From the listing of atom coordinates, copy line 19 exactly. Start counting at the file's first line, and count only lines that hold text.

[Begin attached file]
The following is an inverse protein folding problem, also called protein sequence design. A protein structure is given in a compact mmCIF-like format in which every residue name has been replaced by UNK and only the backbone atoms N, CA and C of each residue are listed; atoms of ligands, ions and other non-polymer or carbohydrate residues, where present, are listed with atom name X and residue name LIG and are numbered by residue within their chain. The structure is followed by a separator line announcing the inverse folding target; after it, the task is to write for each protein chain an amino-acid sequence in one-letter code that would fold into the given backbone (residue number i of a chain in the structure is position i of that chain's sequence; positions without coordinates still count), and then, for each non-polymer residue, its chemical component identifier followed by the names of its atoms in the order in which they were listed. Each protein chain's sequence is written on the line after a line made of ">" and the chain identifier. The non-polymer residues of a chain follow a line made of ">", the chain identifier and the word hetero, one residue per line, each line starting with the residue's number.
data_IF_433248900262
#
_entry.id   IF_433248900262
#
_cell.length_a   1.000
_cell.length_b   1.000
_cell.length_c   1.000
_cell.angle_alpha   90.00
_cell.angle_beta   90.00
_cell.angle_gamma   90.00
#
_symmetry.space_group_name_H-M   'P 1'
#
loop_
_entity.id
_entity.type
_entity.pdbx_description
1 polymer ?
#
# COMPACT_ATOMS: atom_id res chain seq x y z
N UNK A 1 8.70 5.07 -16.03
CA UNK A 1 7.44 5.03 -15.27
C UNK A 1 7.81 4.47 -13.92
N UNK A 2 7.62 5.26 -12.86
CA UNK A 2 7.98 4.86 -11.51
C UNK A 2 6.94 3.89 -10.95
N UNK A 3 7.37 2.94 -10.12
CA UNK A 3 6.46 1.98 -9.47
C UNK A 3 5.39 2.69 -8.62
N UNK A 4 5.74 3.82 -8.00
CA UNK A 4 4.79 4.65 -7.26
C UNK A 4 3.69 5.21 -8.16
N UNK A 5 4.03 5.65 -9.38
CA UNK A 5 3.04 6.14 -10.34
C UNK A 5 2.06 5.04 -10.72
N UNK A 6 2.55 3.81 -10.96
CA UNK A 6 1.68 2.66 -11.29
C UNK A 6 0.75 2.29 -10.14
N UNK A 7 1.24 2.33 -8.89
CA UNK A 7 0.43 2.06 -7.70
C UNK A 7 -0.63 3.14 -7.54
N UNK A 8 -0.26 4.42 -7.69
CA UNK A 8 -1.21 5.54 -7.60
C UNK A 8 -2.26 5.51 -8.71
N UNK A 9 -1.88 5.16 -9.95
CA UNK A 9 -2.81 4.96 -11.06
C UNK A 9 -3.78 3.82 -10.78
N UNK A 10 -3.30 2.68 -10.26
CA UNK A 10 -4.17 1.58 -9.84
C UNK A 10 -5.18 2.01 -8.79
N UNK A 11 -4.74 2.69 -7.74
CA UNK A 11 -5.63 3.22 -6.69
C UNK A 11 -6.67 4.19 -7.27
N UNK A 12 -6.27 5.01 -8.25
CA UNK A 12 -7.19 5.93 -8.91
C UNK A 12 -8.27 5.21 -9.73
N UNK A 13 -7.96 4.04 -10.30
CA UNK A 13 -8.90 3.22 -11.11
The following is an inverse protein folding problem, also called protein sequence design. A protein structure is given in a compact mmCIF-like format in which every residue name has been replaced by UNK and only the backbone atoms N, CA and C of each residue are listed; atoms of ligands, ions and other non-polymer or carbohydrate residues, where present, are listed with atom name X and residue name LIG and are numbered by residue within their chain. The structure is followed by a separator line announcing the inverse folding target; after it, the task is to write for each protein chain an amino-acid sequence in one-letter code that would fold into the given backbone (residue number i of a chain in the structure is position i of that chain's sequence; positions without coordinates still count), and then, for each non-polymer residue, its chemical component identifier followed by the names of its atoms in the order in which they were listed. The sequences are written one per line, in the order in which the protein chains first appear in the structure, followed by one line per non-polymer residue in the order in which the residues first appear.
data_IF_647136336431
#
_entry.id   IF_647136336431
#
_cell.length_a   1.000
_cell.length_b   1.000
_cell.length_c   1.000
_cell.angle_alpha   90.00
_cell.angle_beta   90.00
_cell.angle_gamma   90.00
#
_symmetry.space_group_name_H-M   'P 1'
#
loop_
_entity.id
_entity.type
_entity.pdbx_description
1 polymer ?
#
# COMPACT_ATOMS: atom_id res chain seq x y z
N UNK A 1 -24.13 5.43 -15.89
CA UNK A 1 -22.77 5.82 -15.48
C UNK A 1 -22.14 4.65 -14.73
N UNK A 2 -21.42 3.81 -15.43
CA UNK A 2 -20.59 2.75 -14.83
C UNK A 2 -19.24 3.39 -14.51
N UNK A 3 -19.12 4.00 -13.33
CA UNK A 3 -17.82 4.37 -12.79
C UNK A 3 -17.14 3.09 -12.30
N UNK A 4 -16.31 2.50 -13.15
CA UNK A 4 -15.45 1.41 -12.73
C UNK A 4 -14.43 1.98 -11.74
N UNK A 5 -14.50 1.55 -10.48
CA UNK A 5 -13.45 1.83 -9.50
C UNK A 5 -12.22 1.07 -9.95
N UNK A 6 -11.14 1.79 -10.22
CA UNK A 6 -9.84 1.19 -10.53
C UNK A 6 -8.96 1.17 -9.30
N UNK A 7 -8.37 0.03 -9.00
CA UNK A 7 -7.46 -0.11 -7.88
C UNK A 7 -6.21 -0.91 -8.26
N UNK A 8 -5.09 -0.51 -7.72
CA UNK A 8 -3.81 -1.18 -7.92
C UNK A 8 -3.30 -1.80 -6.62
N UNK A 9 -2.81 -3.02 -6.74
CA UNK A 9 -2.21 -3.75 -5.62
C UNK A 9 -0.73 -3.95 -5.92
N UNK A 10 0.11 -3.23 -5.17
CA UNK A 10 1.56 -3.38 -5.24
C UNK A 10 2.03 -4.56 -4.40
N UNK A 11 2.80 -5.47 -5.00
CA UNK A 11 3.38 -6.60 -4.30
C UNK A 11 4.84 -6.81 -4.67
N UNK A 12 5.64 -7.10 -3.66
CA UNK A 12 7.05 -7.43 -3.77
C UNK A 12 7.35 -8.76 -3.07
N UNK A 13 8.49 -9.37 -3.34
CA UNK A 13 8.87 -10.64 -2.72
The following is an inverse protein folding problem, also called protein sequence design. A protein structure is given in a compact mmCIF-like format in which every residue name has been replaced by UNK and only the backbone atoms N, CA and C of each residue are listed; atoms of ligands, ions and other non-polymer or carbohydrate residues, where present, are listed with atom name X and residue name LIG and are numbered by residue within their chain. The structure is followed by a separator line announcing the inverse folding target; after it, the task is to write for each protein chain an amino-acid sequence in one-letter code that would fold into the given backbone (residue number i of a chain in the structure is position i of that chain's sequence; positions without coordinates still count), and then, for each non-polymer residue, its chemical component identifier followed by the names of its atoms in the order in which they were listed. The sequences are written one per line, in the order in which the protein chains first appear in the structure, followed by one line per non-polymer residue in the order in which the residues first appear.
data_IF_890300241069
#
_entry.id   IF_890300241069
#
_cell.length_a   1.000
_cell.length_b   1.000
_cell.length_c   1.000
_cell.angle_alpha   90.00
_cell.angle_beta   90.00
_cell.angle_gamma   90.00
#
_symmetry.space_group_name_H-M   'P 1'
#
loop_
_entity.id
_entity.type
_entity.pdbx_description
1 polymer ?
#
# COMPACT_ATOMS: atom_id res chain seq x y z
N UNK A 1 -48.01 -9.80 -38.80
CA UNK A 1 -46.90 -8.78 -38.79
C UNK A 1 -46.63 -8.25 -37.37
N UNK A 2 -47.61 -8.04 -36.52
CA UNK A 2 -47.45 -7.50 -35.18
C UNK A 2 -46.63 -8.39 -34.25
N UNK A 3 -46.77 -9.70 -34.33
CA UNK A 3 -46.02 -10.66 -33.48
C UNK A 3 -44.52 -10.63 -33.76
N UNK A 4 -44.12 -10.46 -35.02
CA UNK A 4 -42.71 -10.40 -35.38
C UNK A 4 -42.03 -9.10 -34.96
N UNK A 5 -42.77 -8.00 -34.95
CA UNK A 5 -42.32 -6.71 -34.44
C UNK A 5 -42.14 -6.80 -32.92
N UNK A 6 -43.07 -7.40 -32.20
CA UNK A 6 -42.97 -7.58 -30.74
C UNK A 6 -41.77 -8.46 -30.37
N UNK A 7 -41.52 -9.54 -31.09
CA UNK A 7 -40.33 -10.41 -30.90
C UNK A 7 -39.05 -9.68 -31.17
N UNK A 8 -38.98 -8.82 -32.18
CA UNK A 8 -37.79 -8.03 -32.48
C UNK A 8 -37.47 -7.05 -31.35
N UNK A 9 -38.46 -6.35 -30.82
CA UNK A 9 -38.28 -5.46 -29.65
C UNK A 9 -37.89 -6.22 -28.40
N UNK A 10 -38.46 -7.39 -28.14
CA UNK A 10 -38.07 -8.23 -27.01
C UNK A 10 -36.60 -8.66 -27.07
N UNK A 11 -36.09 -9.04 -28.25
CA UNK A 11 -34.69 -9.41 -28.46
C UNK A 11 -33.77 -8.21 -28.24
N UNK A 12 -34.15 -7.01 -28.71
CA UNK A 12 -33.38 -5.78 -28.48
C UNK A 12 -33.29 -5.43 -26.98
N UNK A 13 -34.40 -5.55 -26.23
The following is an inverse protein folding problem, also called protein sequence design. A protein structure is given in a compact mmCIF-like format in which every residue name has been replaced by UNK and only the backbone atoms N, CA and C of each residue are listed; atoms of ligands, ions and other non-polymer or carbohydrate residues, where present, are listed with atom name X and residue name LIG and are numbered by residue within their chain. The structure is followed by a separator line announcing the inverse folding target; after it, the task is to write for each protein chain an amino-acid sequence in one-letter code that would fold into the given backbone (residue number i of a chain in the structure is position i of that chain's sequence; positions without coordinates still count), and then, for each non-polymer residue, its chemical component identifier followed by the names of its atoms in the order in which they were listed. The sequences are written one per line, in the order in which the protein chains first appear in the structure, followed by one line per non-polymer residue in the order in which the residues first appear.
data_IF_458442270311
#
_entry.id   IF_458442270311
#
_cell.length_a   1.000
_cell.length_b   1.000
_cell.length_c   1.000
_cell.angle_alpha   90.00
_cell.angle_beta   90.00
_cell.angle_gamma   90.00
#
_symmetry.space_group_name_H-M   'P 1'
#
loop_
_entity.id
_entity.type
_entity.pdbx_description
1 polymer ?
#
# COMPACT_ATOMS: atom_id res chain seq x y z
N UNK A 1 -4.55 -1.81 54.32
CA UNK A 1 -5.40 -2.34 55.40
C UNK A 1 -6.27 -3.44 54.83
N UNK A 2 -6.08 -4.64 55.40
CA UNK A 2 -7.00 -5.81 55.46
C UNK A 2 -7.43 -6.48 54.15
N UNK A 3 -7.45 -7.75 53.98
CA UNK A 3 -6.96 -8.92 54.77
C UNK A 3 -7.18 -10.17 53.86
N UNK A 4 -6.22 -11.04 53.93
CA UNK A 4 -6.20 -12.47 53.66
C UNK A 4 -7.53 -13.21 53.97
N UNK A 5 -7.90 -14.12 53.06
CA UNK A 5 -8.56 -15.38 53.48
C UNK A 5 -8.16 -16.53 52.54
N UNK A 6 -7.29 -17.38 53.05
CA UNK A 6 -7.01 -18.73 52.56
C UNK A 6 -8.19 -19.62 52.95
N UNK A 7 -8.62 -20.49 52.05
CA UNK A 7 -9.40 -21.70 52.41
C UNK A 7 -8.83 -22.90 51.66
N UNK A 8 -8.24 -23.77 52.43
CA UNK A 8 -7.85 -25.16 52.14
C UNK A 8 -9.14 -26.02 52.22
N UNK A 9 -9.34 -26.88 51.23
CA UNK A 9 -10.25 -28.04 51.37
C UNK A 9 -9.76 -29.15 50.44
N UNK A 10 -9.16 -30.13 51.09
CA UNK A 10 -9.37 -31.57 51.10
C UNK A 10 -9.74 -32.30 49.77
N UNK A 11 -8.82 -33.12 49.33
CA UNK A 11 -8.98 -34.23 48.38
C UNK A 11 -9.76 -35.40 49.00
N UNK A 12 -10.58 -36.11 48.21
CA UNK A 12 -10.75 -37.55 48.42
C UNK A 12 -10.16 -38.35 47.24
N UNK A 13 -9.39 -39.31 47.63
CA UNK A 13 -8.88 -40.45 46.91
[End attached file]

1 polymer ?